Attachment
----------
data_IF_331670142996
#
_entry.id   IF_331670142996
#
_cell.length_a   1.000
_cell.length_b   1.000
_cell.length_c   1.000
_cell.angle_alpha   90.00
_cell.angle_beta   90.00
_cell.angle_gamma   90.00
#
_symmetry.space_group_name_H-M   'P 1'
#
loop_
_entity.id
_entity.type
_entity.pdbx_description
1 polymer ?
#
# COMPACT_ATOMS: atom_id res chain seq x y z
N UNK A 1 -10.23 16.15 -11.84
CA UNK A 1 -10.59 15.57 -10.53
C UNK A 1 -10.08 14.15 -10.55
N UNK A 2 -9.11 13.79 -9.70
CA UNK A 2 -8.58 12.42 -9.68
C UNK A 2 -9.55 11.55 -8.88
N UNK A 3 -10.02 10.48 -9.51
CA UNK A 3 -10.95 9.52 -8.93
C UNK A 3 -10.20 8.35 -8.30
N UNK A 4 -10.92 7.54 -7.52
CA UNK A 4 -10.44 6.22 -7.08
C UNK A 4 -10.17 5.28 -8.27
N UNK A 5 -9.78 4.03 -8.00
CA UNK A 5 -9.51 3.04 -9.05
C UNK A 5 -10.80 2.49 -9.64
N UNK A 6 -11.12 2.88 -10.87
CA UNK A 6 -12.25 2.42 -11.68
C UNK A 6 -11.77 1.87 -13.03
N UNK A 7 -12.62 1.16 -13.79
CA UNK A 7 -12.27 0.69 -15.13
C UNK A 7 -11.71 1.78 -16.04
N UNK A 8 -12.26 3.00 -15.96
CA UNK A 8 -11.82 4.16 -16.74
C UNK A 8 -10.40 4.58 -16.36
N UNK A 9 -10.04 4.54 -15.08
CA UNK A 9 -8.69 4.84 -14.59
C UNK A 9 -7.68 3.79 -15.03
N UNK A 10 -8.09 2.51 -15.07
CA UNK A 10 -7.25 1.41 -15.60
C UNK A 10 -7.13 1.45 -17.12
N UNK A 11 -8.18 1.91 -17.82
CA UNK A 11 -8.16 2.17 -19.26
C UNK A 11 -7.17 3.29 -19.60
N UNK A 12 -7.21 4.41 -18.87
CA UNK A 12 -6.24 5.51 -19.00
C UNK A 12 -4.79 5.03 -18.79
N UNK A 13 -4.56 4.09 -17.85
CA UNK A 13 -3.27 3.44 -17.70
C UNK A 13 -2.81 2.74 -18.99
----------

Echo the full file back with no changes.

data_IF_331670142996
#
_entry.id   IF_331670142996
#
_cell.length_a   1.000
_cell.length_b   1.000
_cell.length_c   1.000
_cell.angle_alpha   90.00
_cell.angle_beta   90.00
_cell.angle_gamma   90.00
#
_symmetry.space_group_name_H-M   'P 1'
#
loop_
_entity.id
_entity.type
_entity.pdbx_description
1 polymer ?
#
# COMPACT_ATOMS: atom_id res chain seq x y z
N UNK A 1 -10.23 16.15 -11.84
CA UNK A 1 -10.59 15.57 -10.53
C UNK A 1 -10.08 14.15 -10.55
N UNK A 2 -9.11 13.79 -9.70
CA UNK A 2 -8.58 12.42 -9.68
C UNK A 2 -9.55 11.55 -8.88
N UNK A 3 -10.02 10.48 -9.51
CA UNK A 3 -10.95 9.52 -8.93
C UNK A 3 -10.20 8.35 -8.30
N UNK A 4 -10.92 7.54 -7.52
CA UNK A 4 -10.44 6.22 -7.08
C UNK A 4 -10.17 5.28 -8.27
N UNK A 5 -9.78 4.03 -8.00
CA UNK A 5 -9.51 3.04 -9.05
C UNK A 5 -10.80 2.49 -9.64
N UNK A 6 -11.12 2.88 -10.87
CA UNK A 6 -12.25 2.42 -11.68
C UNK A 6 -11.77 1.87 -13.03
N UNK A 7 -12.62 1.16 -13.79
CA UNK A 7 -12.27 0.69 -15.13
C UNK A 7 -11.71 1.78 -16.04
N UNK A 8 -12.26 3.00 -15.96
CA UNK A 8 -11.82 4.16 -16.74
C UNK A 8 -10.40 4.58 -16.36
N UNK A 9 -10.04 4.54 -15.08
CA UNK A 9 -8.69 4.84 -14.59
C UNK A 9 -7.68 3.79 -15.03
N UNK A 10 -8.09 2.51 -15.07
CA UNK A 10 -7.25 1.41 -15.60
C UNK A 10 -7.13 1.45 -17.12
N UNK A 11 -8.18 1.91 -17.82
CA UNK A 11 -8.16 2.17 -19.26
C UNK A 11 -7.17 3.29 -19.60
N UNK A 12 -7.21 4.41 -18.87
CA UNK A 12 -6.24 5.51 -19.00
C UNK A 12 -4.79 5.03 -18.79
N UNK A 13 -4.56 4.09 -17.85
CA UNK A 13 -3.27 3.44 -17.70
C UNK A 13 -2.81 2.74 -18.99